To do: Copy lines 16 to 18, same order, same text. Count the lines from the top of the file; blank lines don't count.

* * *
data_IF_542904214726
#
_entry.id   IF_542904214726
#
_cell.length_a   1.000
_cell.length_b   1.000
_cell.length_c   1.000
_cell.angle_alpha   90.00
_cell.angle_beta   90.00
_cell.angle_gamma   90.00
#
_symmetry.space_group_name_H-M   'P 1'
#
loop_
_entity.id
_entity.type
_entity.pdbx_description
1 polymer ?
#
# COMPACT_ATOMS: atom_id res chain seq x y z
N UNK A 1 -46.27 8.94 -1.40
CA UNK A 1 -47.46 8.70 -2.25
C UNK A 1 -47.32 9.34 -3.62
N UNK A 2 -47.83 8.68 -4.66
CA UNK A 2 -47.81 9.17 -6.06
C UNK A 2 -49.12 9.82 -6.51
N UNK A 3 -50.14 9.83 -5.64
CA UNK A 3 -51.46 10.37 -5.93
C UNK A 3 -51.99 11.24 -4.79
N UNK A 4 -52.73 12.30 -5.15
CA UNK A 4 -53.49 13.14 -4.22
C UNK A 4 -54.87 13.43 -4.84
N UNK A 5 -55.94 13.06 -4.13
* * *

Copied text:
_entity.type
_entity.pdbx_description
1 polymer ?